An Article In Meteorite Times Magazine
by Jim Tobin


Gem Shows

I never try very hard to go to all the Gem and Mineral shows that are put on in Southern California. I do make it to the Costa Mesa shows. But the regional and local gem and mineral shows usually never get a notice.

Last month though there was a show in Long Beach and it caught my eye so I went. Mineralogical Research was attending and I had not seen Eugene and Sharon for more than a year. Paul and I were unable to attend RTMC this year where we always get to spend some time talking to them.

The show was only six or eight miles from my home so I went over on Saturday morning to check it out. There was free admission; another bonus.

I started on the west row of dealers and worked my way across the room row by row. No meteorites for a long time; a few tektites scattered here and there. Mostly in the new age booths, being sold for their mystical properties. Found one in a mineral dealer’s stall. It was a philippinite. It had a little chipping that was old, but a unique texturing on the surface. It was only $6.00 so I got it even with the chipping. Wandering on I found a dealer with a weird collection of all kinds of unrelated mineral stuff. She had a fossil pine cone that was very small but exquisite. I had always wanted one and for just eighteen dollars I considered it another bargain.

Soon I was at Mineralogical Research’s booth and said hello. Talked for a few minutes till they got busy then wandered some more. There was a booth with some slices of meteorites. Very nice material and very high prices mostly rarely seen pallasites. I saw some NWA unclassified material selling for $1 or more a gram. That was interesting. There was a really nice fully crusted Plainfield for sell at a book dealer’s booth. But $400 was not what I wanted to drop for it. It was a gray brown on the outside, but did have a nice shape. Maybe it will be around still in the future.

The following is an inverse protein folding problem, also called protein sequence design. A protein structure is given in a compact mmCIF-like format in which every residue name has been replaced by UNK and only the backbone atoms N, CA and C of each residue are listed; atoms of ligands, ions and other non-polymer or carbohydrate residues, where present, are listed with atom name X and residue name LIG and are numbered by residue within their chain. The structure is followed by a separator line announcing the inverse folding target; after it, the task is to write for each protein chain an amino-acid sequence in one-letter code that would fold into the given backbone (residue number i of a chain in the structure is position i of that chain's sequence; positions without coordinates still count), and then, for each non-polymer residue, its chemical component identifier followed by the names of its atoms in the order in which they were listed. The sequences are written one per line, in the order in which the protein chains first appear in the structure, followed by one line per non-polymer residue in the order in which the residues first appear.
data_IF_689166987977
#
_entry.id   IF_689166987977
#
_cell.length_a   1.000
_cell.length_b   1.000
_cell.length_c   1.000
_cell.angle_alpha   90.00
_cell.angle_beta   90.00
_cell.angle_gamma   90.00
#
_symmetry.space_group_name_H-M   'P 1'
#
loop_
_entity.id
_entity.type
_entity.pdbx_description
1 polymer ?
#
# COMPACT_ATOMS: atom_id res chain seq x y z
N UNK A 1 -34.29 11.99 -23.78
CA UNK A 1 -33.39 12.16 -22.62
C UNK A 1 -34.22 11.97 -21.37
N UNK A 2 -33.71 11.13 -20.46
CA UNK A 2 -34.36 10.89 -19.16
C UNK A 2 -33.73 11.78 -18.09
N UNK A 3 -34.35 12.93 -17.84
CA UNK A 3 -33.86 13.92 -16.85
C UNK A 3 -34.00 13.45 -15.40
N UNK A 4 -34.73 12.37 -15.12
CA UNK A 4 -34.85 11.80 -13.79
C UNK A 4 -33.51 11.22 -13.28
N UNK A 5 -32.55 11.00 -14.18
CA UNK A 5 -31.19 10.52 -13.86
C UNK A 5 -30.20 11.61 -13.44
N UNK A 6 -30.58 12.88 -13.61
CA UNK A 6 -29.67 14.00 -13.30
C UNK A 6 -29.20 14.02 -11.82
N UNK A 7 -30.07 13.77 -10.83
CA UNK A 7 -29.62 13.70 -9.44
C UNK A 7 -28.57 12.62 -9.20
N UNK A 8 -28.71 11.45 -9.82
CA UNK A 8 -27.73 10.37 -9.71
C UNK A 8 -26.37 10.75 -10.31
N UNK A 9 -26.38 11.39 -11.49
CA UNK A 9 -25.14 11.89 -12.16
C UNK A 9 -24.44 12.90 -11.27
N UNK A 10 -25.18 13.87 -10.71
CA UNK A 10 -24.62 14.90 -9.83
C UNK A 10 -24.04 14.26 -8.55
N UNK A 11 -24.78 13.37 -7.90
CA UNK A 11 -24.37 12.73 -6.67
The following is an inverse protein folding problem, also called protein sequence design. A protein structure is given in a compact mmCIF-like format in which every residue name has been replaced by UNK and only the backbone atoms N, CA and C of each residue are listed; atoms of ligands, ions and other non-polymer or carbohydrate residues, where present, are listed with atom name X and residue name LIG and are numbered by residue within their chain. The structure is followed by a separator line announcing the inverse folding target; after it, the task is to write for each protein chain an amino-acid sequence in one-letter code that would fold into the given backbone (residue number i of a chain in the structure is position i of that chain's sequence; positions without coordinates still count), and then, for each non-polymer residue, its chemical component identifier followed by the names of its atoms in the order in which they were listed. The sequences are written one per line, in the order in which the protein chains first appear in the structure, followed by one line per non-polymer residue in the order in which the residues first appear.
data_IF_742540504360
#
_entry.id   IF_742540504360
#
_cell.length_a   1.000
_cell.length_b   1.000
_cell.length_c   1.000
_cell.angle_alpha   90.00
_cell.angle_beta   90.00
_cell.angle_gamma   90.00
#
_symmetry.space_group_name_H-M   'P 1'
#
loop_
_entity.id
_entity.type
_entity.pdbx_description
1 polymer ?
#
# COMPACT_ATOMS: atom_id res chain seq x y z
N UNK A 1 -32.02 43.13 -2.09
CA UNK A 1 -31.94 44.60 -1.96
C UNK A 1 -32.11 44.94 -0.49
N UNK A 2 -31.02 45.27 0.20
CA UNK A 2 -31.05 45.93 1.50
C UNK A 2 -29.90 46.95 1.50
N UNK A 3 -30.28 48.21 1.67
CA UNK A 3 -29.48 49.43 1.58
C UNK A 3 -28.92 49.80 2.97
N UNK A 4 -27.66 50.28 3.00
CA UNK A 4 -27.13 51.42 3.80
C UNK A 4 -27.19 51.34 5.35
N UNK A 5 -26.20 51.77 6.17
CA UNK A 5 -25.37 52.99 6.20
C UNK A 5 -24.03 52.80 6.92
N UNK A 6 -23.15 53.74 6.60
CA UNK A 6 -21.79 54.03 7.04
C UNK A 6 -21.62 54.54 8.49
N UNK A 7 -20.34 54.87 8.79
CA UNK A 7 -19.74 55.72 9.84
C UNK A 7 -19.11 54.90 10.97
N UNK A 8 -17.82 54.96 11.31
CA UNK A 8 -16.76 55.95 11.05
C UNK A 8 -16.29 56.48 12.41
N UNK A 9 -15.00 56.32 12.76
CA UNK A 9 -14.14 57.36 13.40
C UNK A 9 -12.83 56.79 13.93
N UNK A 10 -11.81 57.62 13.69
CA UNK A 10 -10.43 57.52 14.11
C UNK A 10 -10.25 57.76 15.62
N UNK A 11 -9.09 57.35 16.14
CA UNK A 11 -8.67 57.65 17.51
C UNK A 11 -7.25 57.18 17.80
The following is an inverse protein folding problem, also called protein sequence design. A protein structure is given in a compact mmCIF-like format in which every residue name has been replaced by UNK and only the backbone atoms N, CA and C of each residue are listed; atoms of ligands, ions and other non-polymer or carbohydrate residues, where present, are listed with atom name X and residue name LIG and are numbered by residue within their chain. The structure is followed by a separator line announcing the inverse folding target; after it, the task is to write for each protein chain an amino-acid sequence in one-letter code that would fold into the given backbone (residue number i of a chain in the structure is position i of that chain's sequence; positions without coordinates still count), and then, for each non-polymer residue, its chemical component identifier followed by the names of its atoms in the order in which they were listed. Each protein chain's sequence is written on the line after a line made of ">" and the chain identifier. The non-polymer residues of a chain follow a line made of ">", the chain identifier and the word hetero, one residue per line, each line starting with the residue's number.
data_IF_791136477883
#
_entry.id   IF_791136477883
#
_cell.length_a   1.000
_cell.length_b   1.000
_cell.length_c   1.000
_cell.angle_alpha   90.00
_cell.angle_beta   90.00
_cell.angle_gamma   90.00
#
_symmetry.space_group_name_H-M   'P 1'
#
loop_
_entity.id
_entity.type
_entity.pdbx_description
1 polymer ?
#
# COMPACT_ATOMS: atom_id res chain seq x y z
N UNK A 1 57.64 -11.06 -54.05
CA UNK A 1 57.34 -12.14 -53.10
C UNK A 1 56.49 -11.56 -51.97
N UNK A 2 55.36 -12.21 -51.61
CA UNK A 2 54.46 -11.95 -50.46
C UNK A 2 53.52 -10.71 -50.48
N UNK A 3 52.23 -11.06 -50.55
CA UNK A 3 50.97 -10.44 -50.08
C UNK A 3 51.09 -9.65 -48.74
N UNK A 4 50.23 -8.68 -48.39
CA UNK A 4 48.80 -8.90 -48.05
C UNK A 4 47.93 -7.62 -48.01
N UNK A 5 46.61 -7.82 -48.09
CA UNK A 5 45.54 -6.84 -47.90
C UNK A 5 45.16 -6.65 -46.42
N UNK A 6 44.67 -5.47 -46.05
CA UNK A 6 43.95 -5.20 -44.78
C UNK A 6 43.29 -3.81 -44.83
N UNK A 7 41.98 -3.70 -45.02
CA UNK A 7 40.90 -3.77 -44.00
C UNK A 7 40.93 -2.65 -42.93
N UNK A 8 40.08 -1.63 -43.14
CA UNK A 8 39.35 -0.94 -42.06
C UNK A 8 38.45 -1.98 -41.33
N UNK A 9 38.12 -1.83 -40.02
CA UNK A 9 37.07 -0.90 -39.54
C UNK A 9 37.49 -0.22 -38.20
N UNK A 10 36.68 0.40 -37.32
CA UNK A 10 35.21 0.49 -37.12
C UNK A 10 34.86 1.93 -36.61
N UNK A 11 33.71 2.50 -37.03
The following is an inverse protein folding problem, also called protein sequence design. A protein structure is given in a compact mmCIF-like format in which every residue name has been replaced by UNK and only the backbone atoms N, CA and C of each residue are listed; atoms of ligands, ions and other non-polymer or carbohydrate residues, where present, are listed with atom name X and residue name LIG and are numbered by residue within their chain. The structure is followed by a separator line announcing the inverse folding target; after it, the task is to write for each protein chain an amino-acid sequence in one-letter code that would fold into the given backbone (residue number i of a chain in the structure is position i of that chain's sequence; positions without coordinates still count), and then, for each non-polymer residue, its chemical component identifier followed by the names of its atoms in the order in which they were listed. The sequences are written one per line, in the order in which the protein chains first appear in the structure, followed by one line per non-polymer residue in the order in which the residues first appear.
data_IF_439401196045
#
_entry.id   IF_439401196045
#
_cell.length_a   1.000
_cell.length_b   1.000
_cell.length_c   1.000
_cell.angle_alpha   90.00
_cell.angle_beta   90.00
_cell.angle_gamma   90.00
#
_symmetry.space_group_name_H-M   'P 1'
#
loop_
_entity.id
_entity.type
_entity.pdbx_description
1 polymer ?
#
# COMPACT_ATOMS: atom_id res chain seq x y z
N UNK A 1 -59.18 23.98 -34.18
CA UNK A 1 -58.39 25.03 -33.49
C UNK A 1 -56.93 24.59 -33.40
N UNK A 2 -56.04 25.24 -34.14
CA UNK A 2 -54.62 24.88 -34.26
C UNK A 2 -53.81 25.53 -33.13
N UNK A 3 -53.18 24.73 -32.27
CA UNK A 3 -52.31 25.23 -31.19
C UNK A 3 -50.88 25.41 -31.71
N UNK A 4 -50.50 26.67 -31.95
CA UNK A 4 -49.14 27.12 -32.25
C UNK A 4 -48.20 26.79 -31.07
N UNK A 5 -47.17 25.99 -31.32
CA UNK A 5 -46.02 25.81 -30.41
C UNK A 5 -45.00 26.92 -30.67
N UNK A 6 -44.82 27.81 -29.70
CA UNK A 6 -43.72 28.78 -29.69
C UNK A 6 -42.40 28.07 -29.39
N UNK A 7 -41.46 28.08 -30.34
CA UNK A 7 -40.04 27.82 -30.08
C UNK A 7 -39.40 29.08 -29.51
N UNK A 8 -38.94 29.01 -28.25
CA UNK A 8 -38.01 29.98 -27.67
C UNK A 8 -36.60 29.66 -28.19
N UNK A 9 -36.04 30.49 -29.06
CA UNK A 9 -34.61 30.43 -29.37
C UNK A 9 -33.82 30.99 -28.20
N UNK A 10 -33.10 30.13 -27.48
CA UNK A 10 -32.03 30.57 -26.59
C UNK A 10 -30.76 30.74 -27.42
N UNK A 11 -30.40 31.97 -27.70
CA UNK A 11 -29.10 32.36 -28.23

One Chinese dealer had some very nice tektites for sell. They were large and very shiny. Reminded me a lot of the Thailand material of the past. But, when I looked at some of them closer I saw that what were clearly recent chips had a frosted appearance on the chip surface. They had been treated with a glass etching solution to try and conceal the fracturing and make them sellable. I was pretty disappointed that this had been done. Most of the people at this show would never realize that they were altered. But, to me it was just one step from criminal to mess them up that way. Chipped specimens are just part of selling tektites. Most chipped one will not sell and you have to figure out something creative to do with them. Cut and cab them drill them and string them. Anything except try to fix them with some fluoride chemical.


After a while I made my way back to Mineralogical Research and got into a conversation with Eugene about radioactive minerals. While we were talking I heard Sharon say to a customer, “Go see that gentleman in the orange shirt” referring to me. This lady had one of those gift bags that you buy for a party gift when you have no time to wrap it. Brightly colored with a cloth string handle. She handed it to me and inside was an object that she wanted confirmation about. It was your typical Campo of about three kilos. I told her that is what I thought it was. Sharon had told her the same thing seconds before. It was not a space potato. It had a pretty nice shape and was in OK condition. But, there was a lot of fine powdery rust on the outside. It did a little flaking as I handled it. I told her to wire brush it and treat it with a gun oil. It left my hands smelling of iron oxide till I could wash them up. She had gotten it some time ago and just wanted to know from someone that it was real. At $40 a kilo she had not paid a terrible price. She left very happy. This kind of thing happens to me rather often as I walk around shows. People often want a second opinion their chunks of iron.

One more fast look around the show and I was on my way home. There is another show in a couple weeks. This is the twice a year Costa Mesa show. I will try to make it to this one. Always like to go and see Southwest Meteorite Lab. Marvin brings lots of tempting treats. But, I may just hold onto my money and let the amount grow a little for Tucson. Its only three months away again. Of course there are always auctions if I simply can not wait that long to buy something.